This autobiographical and self actualising approach is something which I have become quite good at. I have suffered with anxiety for most of my life and have learnt many coping mechanisms which include questioning responses and being self aware.

“Baumeister claims that in pre-modern times our current emphasis on individuality was absent.”

I have always been of the opinion that any future is completely possible given the right circumstances and determinations. However, this was not always the case and historically there was only a finite number of options available. It must be tough to think, “I want to be X” and then never be able to become that. I suppose it is lucky we live in a time with so many option available to us.  Having said that, are there options that are still out of my reach? I am not sure I could become an astronaut for example…..or could I?

“We are, not what we are, but what we make of ourselves.”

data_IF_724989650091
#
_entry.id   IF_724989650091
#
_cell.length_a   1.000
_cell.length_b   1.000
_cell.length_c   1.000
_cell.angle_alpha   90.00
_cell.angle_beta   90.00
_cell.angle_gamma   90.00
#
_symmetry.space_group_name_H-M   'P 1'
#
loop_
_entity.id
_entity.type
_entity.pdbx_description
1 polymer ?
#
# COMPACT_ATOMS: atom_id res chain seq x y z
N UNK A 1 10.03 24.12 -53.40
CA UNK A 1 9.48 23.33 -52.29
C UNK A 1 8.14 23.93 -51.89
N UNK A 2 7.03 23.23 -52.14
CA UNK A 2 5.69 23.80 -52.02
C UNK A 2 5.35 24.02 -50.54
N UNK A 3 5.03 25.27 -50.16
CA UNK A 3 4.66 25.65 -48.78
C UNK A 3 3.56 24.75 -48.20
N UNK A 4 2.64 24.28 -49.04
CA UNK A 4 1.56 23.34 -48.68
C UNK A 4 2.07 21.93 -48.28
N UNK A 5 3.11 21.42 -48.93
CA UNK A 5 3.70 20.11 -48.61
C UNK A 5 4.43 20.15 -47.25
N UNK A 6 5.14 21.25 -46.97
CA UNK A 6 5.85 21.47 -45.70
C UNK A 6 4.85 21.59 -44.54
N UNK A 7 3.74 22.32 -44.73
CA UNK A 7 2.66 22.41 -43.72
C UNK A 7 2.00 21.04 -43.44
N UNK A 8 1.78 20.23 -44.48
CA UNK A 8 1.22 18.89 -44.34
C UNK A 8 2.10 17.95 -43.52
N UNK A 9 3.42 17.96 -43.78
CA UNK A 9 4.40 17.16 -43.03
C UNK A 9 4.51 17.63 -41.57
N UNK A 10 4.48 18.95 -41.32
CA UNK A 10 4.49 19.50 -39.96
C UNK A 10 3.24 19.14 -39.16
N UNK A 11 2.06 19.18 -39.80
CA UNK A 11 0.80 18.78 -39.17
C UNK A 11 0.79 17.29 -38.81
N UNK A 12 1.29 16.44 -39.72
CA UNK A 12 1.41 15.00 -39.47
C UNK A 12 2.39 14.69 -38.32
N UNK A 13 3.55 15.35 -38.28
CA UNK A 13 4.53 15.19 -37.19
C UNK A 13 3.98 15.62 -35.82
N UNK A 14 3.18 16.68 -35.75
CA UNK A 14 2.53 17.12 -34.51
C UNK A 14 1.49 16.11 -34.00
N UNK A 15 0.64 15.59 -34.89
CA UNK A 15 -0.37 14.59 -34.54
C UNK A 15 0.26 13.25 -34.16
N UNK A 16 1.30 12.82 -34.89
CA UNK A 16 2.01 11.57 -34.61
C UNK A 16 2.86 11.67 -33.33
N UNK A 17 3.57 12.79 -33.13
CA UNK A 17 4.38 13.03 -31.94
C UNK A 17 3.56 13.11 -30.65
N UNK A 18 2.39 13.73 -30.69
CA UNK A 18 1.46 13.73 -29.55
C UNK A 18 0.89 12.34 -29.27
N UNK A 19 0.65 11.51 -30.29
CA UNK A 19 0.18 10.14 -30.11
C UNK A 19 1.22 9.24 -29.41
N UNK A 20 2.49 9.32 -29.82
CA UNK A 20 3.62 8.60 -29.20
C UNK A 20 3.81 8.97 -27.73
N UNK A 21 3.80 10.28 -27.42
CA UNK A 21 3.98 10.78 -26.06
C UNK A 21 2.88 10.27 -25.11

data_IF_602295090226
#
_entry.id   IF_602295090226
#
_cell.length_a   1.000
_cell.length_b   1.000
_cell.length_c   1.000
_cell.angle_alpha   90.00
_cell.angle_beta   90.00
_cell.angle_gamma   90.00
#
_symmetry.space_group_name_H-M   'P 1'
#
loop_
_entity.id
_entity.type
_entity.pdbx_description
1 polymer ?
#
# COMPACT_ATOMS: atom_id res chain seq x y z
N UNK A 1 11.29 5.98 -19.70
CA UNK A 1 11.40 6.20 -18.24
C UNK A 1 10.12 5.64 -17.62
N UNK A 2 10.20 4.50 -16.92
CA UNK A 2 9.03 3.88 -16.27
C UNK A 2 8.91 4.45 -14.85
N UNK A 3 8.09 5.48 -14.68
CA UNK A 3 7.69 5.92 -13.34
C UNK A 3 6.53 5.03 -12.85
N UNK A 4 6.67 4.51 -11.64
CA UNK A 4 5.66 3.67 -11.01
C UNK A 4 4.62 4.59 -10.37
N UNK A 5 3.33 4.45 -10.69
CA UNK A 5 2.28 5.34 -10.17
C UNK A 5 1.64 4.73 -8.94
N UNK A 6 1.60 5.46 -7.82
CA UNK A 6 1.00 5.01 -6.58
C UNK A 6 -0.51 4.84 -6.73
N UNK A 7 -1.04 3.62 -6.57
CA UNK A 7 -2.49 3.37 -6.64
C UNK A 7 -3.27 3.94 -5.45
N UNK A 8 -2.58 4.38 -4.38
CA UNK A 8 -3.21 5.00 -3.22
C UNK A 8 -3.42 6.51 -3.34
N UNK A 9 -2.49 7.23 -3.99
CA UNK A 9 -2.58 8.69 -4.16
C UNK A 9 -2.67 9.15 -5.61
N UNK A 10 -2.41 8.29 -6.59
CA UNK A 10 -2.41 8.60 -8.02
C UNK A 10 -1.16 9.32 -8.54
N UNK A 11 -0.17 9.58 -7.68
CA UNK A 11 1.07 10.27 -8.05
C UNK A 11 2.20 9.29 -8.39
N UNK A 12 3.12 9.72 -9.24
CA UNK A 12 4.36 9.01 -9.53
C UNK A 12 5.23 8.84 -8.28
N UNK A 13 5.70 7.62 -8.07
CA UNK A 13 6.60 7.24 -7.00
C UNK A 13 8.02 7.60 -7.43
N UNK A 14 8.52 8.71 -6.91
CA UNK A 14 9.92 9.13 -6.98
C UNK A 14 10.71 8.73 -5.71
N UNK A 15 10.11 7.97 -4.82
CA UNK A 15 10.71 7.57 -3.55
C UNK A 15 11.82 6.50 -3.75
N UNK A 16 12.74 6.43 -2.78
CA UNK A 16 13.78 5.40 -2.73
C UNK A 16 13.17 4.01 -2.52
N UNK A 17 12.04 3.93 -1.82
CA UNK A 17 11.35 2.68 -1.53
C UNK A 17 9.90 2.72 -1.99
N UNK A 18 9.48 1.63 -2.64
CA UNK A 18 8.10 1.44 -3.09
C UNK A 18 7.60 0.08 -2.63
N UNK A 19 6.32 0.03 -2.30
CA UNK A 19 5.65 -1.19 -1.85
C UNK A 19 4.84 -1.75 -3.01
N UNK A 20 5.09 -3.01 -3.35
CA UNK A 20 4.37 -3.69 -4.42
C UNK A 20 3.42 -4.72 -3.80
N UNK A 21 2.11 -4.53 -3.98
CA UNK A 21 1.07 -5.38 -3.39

The author talks about this self awareness as a positive thing where, “The world becomes full of potential ways of being and acting, in terms of experimental involvements which the individual is now able to initiate.” By better understanding yourself and why you make the decisions you do it allows you to take chances. It’s these chances which will allow you to, “explore new ideas and move along unfamiliar pathways”.

“…the selection or creation of lifestyles is influenced by group pressures and the visibility of role models, as well as by
socioeconomic circumstances.”

For me, this goes back to the nature / nurture argument and that there are many aspects of our lives which can influence our own identity. Our group of friends, our role models and how much money we have.